A new “school” in Hudson sees the town’s forests not only as nature’s playground, but as its own — and as its classroom — with trees as a jungle gym.
The Hudson Forest School held an open house Friday in the surrounding woodlands, where it plans to hold the programming three mornings every week.
About a dozen children under the ages of six, and their parents, gathered to wander the paths shielded by the canopy of Hudson’s old pine growth.
They climbed trees, uncovered snake skin, discovered berries, and jumped on and off logs.
“I go to forest school,” said two-year old Penelope through sips of her fruit snack. She is one of the play group’s founding students.
Her parents, Amanda MacDonald and former NDP MP Jamie Nicholls, founded the play group this year, which is officially an incorporated not-for-profit. It doesn’t hold a daycare or preschool permit yet, but acts as a type of day camp and play group.
MacDonald says the couple saw a need in the community for a part-time program for young children that gets them playing in the wild, instead of in the typically cloistered plastic and metal play areas of schools and daycares.
Day’s schedule based on how kids feel
“They just make themselves right at home in the forest,” MacDonald told CBC News Friday. “Around every corner, there’s acorns and centipedes, and interesting things to look at.”
The program runs three hours, starting at 8:30 a.m. with “morning circle time,” when the children may sing or play music with different instruments.
After that, “it’s really child-centered,” said MacDonald, adding that the schedule is flexible. “It’s all about where the kids are leading us.”
“When the kids seem hungry and they start sitting on logs, maybe it’s rest time and snack time.”
In the winter, MacDonald and Nicholls plan to continue the program but add breaks every 45 minutes or so for the children to warm up inside or in a wind-blocking structure.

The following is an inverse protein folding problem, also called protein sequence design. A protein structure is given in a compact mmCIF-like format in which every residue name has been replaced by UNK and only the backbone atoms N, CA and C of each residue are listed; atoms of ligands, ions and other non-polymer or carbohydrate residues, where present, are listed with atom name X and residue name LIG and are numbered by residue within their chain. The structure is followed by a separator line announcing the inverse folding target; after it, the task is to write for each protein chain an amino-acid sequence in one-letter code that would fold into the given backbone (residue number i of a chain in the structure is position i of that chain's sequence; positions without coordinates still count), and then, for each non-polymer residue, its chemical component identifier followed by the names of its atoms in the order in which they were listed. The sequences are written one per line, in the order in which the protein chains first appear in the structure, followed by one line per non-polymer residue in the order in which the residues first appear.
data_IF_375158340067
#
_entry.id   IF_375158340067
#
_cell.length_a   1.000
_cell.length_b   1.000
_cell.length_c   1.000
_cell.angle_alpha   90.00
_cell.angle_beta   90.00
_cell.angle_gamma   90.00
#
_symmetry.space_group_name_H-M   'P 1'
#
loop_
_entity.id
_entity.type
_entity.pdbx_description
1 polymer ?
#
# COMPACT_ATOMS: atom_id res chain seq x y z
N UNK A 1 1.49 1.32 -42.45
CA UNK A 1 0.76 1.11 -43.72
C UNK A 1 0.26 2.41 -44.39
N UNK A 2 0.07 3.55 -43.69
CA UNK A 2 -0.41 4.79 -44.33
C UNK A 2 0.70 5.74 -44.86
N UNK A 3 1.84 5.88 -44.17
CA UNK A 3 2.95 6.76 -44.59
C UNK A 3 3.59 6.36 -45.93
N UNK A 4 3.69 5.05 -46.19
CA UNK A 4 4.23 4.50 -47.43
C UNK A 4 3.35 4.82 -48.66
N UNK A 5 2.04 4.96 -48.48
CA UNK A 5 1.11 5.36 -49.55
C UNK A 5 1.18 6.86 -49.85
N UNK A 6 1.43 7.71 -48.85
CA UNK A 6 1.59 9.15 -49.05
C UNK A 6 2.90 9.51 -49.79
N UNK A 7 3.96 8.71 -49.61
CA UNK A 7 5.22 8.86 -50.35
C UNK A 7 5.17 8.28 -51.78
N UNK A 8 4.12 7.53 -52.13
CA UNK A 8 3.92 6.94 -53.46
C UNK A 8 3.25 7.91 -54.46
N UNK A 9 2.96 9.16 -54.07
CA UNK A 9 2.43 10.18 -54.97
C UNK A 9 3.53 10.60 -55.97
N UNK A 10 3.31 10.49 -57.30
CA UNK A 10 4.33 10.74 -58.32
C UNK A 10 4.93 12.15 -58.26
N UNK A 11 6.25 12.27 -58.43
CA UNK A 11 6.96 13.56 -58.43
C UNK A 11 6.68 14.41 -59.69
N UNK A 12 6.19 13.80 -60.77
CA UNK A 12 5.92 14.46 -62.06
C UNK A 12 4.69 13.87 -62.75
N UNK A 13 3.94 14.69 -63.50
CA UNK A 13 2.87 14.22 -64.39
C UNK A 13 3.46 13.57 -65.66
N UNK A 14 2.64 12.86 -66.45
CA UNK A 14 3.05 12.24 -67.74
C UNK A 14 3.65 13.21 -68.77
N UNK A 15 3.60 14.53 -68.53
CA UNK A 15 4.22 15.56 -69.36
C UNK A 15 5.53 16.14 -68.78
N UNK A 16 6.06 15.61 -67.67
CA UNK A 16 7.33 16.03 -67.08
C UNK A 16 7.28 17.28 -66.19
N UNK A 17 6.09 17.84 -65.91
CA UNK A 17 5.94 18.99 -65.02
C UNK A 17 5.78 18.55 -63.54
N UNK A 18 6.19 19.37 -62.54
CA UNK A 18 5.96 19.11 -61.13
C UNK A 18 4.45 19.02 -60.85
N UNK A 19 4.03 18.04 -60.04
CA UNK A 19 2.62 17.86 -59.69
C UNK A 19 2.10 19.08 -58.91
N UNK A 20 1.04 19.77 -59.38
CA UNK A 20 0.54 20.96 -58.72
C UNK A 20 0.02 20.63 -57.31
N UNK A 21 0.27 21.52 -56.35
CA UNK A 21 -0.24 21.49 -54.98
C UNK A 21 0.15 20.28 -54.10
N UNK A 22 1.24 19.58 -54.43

A growing trend in North America
Forest schools are a well-known movement in Europe, with dozens of similar programs in Germany and Scandinavian countries. More recently, the trend has headed east to North America, where forest schools are popping up in the United States and across Canada.
There is even an organization, the Child and Nature Alliance of Canada, that aims to keep track of them all.
Angela Galuppo, who moved to Hudson from Montreal a year and a half ago so she and her family could be closer to nature, was at the open house with her two children Friday.
She met MacDonald and Nicholls soon after she moved, and said the couple was already talking about the idea.
‘They fight less’
“They were just like, ‘Let’s do it!’ And I think that’s just what it needed, was for someone to say, ‘Well, we have forests, we have beautiful nature, natural areas, why can’t we have one here.'”
Galuppo and MacDonald say they’ve noticed the positive effect nature has had on their children.
“They’re communicating really well, they fight less,” MacDonald said.
“There are things to push and there are logs to break apart … so having these changing substances allow the kids to let out their energy in a really positive way.”
It’s $200 to become a member of the group on top of enrolment fees, for which there are discounts if a parent volunteers or if they register more than one child.
It can cost up to $600 for the first month and between $375 and $400 per month after that, which amounts to about $11 an hour.